A consolidating Act from the previous Deer Acts.
Makes it an offence to use badger tongs, to dig for a badger, or to disturb it within its sett, or to release a dog into a sett.
Defines a wild mammal as one which is neither domestic nor captive. Makes it an offence to mutilate, kick, beat, nail or otherwise impale, stab, burn, stone, crush, drown, drag or asphyxiate any wild mammal with intent to inflict unnecessary suffering.
This was excluded from the Law Commission's consultation.
This puts a legal duty on public bodies to take biodiversity into account when exercising their functions.
The Royal Society for the Protection of Birds (RSPB) is a charitable organisation registered in England and Wales and in Scotland. It was founded in 1889. It works to promote conservation and protection of birds and the wider environment through public awareness campaigns, petitions and through the operation of nature reserves throughout the United Kingdom.The RSPB has over 1,300 employees, 18,000 volunteers and more than a million members (including 195,000 youth members), making it the largest wildlife conservation charity in Europe. The RSPB has many local groups and maintains 200 nature reserves.Wildlife management
Wildlife management attempts to balance the needs of wildlife with the needs of people using the best available science. Wildlife management can include game keeping, wildlife conservation and pest control. Wildlife management draws on disciplines such as mathematics, chemistry, biology, ecology, climatology and geography to gain the best results.Wildlife conservation aims to halt the loss in the Earth's biodiversity by taking into consideration ecological principles such as carrying capacity, disturbance and succession and environmental conditions such as physical geography, pedology and hydrology with the aim of balancing the needs of wildlife with the needs of people. Most wildlife biologists are concerned with the preservation and improvement of habitats although rewilding is increasingly being used. Techniques can include reforestation, pest control, nitrification and denitrification, irrigation, coppicing and hedge laying.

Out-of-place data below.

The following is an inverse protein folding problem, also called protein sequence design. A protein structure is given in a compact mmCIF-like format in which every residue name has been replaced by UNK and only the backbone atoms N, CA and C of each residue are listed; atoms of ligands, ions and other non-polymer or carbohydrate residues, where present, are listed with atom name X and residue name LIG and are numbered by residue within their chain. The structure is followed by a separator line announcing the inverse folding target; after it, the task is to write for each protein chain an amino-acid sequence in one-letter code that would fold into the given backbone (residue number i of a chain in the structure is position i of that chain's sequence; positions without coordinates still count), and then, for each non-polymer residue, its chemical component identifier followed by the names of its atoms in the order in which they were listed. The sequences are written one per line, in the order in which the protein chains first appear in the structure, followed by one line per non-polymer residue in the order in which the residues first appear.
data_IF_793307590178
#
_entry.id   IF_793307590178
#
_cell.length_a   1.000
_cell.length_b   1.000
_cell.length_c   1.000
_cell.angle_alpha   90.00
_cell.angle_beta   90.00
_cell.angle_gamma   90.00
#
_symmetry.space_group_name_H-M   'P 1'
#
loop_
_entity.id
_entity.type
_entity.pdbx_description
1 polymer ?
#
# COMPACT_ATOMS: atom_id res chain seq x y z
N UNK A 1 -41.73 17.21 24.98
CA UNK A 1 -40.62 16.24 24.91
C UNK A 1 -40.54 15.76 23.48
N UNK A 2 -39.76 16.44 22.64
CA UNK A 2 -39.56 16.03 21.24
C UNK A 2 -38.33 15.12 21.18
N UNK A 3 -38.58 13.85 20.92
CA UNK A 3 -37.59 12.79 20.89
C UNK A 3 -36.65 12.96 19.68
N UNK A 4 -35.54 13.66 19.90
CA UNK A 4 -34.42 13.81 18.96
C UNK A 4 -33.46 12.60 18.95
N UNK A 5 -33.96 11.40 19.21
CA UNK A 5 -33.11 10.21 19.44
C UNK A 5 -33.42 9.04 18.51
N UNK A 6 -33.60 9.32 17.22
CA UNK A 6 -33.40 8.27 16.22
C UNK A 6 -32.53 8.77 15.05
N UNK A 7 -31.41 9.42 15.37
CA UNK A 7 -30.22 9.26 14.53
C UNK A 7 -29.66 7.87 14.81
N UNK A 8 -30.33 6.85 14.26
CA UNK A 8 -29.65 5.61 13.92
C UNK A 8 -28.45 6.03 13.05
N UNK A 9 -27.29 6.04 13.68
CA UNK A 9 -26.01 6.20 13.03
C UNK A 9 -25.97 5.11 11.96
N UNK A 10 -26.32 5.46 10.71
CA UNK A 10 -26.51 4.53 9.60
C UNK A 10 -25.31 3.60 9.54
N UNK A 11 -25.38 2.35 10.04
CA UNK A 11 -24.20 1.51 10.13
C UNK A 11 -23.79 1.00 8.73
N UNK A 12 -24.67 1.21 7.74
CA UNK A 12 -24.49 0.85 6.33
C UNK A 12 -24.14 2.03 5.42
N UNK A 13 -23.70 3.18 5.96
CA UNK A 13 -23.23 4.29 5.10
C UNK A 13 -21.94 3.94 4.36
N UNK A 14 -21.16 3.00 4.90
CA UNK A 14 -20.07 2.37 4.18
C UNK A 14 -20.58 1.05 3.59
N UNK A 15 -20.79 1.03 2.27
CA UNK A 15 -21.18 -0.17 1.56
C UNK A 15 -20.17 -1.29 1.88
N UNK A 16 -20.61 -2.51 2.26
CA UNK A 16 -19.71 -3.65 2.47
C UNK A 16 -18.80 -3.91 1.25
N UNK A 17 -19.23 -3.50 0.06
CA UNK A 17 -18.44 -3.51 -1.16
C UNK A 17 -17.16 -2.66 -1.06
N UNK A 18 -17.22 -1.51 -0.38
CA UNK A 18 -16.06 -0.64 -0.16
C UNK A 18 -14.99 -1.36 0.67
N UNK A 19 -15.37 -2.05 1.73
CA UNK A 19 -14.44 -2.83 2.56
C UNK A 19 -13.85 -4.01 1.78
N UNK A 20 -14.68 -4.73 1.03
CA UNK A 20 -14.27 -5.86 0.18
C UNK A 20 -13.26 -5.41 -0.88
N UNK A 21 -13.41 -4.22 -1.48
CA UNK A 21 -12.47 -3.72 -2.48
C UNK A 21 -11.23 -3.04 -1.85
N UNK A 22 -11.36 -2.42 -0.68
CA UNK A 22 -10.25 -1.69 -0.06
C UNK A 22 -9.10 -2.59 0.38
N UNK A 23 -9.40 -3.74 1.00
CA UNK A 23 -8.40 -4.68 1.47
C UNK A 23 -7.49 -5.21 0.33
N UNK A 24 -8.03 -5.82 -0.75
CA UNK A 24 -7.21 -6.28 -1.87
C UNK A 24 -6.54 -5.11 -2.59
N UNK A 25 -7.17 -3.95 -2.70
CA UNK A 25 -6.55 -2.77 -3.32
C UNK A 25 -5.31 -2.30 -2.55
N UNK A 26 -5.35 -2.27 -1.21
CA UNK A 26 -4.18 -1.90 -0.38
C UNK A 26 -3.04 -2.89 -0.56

Game keeping is the management or control of wildlife for the well being of game and may include killing other animals which share the same niche or predators to maintain a high population of the more profitable species, such as pheasants introduced into woodland. In his 1933 book Game Management, Aldo Leopold, one of the pioneers of wildlife management as a science, defined it as "the art of making land produce sustained annual crops of wild game for recreational use".
Pest control is the control of real or perceived pests and can be used for the benefit of wildlife, farmers, game keepers or safety reasons. In the United States, wildlife management practices are often implemented by a governmental agency to uphold a law, such as the Endangered Species Act.
In the United Kingdom, wildlife management undertaken by several organizations including government bodies such as the Forestry Commission, Charities such as the RSPB and The Wildlife Trusts and privately hired gamekeepers and contractors. Legislation has also been passed to protect wildlife such as the Wildlife and Countryside Act 1981. The UK government also give farmers subsidies through the Countryside Stewardship Scheme to improve the conservation value of their farms.